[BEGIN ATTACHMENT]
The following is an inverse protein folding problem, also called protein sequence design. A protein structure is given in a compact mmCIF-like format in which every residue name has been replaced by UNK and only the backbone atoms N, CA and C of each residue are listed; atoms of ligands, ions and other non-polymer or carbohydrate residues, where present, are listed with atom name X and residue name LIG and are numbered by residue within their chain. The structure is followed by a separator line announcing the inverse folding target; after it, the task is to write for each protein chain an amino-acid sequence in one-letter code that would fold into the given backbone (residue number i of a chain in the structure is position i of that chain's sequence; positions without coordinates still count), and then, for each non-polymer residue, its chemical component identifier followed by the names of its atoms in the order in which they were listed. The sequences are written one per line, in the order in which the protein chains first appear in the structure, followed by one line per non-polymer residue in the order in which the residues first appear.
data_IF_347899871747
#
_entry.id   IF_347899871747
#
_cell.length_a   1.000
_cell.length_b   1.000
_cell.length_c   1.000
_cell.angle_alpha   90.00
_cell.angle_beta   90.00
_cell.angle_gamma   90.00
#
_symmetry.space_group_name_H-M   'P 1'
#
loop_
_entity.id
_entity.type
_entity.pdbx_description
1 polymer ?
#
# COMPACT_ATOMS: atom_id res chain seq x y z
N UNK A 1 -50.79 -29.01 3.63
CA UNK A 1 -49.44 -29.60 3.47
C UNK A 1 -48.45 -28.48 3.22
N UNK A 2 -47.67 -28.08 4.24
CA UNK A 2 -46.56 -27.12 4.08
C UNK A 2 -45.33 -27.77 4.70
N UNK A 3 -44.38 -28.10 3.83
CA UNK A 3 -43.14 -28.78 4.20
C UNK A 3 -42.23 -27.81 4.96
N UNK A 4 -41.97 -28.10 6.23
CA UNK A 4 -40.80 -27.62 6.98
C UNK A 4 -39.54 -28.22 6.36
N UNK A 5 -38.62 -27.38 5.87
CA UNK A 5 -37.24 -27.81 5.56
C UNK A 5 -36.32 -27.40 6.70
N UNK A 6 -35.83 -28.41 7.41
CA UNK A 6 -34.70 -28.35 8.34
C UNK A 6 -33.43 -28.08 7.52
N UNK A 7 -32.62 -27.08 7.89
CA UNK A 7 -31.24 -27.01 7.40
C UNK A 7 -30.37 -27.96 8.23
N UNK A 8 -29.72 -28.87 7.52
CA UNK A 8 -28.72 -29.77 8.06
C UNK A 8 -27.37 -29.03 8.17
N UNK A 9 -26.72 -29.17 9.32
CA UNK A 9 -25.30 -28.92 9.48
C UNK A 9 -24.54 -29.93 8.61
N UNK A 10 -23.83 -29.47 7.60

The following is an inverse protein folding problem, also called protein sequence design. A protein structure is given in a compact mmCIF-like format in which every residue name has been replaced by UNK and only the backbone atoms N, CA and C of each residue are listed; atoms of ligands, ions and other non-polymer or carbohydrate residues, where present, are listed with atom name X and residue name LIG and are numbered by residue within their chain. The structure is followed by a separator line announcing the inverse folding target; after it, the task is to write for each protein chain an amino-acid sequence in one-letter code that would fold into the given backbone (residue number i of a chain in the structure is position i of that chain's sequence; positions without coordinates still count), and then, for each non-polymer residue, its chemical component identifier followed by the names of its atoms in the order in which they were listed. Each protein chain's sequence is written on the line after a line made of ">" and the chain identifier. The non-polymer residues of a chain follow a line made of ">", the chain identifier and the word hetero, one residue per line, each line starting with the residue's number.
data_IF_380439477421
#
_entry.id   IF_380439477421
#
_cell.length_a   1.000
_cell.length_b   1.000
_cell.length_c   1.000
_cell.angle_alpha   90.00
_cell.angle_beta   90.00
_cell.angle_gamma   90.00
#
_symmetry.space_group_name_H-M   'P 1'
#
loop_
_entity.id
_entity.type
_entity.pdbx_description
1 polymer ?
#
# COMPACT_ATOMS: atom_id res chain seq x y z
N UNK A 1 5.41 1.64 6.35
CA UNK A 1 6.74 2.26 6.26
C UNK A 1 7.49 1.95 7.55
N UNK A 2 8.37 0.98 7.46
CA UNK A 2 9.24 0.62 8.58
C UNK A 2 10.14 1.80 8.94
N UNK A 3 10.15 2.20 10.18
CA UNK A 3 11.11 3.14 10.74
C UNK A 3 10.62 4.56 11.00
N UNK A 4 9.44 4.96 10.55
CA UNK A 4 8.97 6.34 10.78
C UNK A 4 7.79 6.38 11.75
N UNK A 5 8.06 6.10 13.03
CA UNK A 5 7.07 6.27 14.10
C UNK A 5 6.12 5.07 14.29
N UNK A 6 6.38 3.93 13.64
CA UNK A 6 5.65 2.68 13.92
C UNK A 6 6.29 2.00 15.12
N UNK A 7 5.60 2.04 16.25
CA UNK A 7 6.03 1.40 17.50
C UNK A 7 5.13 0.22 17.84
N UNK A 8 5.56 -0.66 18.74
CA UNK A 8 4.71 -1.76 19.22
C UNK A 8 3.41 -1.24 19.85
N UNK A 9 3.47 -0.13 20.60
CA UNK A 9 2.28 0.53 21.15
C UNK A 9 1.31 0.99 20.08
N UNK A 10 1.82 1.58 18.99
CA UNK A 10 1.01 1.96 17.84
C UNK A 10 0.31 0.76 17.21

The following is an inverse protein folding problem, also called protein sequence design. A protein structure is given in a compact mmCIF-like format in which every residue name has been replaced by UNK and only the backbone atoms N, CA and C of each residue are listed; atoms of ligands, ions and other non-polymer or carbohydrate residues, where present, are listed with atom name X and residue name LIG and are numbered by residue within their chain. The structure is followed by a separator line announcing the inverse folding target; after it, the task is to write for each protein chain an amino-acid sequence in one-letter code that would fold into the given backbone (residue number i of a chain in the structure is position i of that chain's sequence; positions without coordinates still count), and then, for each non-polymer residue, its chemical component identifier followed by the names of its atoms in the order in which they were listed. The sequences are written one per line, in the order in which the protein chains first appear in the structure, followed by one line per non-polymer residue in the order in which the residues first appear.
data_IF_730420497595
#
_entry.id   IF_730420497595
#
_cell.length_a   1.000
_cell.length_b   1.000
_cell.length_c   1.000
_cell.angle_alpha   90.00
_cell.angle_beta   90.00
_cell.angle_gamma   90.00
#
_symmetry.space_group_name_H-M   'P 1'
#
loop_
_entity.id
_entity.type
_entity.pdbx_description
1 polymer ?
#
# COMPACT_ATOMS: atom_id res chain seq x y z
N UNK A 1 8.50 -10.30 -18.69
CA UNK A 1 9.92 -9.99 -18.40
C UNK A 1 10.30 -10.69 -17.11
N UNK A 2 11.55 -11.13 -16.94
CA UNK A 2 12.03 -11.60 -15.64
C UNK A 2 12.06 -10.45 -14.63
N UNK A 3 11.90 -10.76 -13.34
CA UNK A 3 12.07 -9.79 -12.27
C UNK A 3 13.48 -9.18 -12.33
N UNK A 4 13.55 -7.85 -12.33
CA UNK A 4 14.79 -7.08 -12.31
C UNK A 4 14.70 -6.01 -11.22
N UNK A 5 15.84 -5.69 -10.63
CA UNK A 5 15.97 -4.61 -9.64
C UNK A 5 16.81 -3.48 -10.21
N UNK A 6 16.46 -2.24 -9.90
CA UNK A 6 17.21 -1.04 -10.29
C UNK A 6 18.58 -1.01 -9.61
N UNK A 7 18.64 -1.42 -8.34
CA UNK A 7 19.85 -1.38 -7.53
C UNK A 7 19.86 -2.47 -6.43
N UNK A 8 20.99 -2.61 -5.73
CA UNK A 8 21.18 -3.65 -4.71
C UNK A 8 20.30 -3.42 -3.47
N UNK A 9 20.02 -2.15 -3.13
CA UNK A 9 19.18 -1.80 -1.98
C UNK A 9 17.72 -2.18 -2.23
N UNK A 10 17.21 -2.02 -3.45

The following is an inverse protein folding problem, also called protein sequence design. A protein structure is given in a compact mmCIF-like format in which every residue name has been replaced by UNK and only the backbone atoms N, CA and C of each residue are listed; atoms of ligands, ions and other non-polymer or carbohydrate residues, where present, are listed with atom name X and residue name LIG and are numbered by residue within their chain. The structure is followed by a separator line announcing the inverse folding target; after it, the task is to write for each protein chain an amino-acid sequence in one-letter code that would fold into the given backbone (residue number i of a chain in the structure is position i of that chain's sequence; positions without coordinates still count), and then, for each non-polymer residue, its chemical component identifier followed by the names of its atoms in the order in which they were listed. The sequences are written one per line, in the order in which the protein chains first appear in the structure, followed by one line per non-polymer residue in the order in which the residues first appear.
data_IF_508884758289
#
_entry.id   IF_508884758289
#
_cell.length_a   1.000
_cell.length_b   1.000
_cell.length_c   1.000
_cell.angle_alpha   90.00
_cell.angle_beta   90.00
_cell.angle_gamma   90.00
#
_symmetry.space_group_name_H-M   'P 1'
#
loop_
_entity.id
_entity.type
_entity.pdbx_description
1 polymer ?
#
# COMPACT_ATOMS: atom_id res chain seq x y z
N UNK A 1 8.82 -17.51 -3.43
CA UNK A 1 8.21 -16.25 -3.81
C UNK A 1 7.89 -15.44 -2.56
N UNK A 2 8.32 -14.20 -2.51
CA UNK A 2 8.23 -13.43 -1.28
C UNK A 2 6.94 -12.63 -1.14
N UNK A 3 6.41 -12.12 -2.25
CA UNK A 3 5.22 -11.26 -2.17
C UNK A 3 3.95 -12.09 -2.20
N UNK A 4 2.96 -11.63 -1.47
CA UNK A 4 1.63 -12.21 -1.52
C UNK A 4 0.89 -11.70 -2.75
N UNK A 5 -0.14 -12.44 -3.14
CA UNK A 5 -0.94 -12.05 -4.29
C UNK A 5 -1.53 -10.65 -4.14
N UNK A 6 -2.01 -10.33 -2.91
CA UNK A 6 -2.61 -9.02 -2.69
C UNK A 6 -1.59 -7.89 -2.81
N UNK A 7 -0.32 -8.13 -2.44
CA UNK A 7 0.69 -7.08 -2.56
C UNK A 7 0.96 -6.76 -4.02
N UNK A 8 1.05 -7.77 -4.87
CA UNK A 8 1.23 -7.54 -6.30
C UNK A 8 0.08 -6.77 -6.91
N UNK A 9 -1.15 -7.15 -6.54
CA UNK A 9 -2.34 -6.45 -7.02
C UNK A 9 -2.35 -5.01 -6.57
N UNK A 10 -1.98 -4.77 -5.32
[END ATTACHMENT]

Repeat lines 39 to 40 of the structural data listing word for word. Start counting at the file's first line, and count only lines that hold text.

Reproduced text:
C UNK A 6 -33.43 -28.08 7.52
N UNK A 7 -32.62 -27.08 7.89